In nature, terpenes are oils excreted by plants in nature that protect flowers from predators while also providing an array of antibacterial, antifungal, and anxiolytic benefits. Terpene are extracted from plants and are used in a number of industries including the production of essential oils, the food industry, health and beauty products, the fragrance and aromatherapy industries, as well as alternative and conventional medicine.

But what about terpenes in cannabis?

Terpenes, along with the flavonoids and fatty acids that also naturally occur in the cannabis plant, have been found to enhance the benefits of cannabis and hemp products. Some of the most commons terpenes occurring naturally in cannabis include:

  • Myrcene: Myrcene is the most abundant terpene in cannabis. Characterized by an earthy and musky smell, myrcene is useful in reducing inflammation and chronic pain. Myrcene is often recommended as a supplement during cancer treatments.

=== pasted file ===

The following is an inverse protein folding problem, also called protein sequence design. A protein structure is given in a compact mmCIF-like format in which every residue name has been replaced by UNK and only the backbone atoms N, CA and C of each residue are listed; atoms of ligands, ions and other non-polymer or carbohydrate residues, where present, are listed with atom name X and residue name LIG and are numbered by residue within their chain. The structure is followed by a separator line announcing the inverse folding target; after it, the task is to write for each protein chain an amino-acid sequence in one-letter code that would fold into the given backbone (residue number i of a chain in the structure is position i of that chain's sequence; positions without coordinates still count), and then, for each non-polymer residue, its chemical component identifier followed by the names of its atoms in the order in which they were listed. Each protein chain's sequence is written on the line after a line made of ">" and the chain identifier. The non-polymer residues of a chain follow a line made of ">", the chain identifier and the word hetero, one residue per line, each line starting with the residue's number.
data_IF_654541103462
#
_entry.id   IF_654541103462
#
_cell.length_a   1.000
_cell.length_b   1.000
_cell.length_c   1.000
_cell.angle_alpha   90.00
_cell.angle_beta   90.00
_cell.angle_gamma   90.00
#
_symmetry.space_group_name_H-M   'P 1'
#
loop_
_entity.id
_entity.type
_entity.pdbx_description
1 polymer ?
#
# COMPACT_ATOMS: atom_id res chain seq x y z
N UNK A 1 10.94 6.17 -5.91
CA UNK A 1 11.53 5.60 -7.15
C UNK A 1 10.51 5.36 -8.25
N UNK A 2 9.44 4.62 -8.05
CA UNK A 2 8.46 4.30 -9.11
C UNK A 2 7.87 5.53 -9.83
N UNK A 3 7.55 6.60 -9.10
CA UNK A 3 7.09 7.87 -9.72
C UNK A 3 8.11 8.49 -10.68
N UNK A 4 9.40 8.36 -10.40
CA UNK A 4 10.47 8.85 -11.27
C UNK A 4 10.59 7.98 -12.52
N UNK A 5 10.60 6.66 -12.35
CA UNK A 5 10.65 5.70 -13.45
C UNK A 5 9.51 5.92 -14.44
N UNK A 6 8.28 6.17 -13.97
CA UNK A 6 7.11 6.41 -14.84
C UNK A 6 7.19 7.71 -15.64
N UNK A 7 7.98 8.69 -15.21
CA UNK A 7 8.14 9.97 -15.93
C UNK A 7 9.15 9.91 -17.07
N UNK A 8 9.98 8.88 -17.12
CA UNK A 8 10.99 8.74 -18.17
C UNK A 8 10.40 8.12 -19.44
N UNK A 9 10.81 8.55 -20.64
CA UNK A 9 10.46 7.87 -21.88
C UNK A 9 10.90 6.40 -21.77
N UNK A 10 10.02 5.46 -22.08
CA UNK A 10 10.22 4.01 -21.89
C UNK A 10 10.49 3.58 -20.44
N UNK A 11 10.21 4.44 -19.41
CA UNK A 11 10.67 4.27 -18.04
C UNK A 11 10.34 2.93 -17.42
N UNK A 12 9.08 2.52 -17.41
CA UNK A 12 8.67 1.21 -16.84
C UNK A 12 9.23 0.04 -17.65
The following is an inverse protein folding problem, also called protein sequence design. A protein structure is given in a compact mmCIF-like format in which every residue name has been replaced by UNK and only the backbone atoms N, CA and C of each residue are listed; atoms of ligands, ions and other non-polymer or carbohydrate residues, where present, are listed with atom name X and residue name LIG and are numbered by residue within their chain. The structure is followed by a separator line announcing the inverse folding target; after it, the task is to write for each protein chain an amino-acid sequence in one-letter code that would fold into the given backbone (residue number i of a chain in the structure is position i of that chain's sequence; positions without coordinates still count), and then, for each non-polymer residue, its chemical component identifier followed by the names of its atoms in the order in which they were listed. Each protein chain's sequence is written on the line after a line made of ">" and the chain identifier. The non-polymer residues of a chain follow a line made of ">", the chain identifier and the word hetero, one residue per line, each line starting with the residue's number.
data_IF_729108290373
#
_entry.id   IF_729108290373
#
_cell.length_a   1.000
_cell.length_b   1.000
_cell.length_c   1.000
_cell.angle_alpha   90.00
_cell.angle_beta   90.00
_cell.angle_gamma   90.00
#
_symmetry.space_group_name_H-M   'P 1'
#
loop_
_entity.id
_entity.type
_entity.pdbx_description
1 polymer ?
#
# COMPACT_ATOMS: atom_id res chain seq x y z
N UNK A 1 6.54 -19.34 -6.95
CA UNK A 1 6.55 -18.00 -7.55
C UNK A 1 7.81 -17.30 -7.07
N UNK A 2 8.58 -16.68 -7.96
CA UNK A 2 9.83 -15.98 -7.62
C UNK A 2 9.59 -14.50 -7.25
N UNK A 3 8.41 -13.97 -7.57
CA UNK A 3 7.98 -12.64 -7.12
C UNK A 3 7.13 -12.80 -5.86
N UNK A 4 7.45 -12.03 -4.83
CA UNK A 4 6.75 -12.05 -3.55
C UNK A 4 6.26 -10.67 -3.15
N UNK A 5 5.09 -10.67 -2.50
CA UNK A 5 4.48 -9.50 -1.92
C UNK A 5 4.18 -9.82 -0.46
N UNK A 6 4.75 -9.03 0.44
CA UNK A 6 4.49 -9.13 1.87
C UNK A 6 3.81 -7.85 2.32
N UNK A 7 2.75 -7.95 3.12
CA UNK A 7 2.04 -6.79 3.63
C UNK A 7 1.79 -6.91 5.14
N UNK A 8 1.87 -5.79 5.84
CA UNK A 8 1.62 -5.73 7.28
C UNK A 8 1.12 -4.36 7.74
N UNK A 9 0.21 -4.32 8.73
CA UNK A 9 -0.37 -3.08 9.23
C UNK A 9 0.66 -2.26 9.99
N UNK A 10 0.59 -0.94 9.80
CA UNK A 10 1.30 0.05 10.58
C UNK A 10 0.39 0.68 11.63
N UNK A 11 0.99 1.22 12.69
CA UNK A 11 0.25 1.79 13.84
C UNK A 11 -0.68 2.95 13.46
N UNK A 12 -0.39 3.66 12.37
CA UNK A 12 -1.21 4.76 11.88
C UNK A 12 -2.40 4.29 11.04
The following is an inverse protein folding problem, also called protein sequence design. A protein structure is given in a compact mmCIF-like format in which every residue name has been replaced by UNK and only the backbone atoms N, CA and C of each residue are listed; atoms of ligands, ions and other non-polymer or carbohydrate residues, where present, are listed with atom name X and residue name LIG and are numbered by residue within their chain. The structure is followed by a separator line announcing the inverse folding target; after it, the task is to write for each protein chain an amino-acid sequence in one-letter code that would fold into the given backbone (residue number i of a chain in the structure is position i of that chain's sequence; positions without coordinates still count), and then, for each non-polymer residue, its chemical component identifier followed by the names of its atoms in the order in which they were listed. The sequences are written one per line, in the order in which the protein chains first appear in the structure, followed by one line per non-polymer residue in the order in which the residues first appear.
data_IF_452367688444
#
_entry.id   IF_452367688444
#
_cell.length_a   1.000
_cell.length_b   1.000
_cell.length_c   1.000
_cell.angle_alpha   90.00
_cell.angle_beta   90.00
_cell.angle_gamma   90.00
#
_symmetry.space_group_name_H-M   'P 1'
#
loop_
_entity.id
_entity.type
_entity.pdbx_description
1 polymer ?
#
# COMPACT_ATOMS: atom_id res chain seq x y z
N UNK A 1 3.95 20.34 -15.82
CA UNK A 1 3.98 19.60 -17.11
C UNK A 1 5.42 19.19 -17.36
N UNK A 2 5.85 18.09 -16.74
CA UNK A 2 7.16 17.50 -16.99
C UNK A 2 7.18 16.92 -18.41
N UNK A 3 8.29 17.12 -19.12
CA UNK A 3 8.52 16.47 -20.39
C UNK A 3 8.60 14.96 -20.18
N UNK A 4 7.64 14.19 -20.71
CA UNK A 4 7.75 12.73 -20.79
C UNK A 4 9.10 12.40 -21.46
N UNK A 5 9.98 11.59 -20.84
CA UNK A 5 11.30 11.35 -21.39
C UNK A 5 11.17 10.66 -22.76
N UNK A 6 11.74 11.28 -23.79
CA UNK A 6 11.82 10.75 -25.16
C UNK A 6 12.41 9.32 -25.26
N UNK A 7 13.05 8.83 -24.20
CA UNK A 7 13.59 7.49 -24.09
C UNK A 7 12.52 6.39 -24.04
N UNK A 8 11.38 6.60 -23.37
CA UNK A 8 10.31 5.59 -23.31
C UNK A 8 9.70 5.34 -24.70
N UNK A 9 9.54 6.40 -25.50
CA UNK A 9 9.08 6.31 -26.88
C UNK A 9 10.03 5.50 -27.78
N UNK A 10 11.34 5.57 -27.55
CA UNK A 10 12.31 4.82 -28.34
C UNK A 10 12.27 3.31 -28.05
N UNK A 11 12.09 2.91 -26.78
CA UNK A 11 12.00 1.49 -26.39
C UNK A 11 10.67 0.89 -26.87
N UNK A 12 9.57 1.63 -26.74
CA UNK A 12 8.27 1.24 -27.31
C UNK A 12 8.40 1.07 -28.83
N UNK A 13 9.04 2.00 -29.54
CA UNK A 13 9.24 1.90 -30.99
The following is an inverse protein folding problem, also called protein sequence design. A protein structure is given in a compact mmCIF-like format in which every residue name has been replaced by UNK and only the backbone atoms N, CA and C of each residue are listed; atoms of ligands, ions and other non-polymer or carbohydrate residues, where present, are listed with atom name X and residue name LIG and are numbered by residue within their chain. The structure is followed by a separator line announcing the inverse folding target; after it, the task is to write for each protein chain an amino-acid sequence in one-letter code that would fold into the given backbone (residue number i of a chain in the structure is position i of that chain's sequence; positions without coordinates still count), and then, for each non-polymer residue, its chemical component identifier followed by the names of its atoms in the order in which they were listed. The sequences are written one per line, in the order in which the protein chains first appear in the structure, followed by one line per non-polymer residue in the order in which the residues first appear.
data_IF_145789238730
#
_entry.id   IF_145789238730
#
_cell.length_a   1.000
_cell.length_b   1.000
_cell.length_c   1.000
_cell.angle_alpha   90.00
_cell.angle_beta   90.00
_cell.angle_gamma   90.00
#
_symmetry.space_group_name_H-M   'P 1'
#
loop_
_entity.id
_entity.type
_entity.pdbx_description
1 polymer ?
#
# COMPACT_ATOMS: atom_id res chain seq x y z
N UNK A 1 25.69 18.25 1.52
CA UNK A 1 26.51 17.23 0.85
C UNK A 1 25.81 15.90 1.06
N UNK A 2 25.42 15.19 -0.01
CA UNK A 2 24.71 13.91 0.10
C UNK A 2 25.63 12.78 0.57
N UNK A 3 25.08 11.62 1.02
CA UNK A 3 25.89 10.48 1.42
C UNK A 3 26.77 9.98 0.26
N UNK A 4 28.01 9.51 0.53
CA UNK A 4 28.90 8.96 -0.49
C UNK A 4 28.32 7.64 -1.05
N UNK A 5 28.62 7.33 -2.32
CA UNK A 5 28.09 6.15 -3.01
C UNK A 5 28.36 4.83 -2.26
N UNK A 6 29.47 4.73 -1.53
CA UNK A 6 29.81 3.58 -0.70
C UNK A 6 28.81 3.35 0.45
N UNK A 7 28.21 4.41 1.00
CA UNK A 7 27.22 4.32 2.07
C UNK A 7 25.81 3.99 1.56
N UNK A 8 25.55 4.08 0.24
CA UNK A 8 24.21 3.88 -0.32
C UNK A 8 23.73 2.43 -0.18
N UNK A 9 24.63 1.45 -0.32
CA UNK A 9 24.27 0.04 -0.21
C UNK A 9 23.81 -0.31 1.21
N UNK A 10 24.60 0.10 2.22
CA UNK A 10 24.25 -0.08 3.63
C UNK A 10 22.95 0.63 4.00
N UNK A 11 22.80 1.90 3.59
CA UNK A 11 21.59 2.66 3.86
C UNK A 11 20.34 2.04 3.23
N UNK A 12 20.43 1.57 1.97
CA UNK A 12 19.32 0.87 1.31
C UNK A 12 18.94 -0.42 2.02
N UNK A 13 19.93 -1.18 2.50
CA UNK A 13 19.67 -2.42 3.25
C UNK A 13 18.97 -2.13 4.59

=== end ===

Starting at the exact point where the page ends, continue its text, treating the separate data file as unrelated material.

• Alpha Bisabolol: Also known as bisabolol, this pleasant and floral terpene also occurs naturally in chamomile flowers. Traditionally used by the cosmetics industry, alpha-bisabolol has prove to be a power antioxidant and anti-irritative with analgesic properties.
  • Caryophyllene: Also found in cinnamon, black pepper, and cloves, caryophyllene is known for its spicy and peppery aroma. This terpene also binds to our CBD2 receptors, making it a powerful anti-inflammatory ingredient in creams and topicals. Some studies have also found that caryophyllene’s properties show promise in treating alcohol withdrawal symptoms.
  • Limonene: Limonene is the second most abundant terpene in cannabis and it is know to improve mood, reduce stress, and increase energy. Researchers have also found that limonene is what lends citrus fruits their powerful antifungal and antibacterial properties.

Find the Right Terpene and Cannabinoid Blend with myCBD.org

Curious about trying a terpene or CBD vape oil pen? Find out which terpene and cannabinoid blends are right for you by subscribing for updates on the science of CBD products with myCBD.org.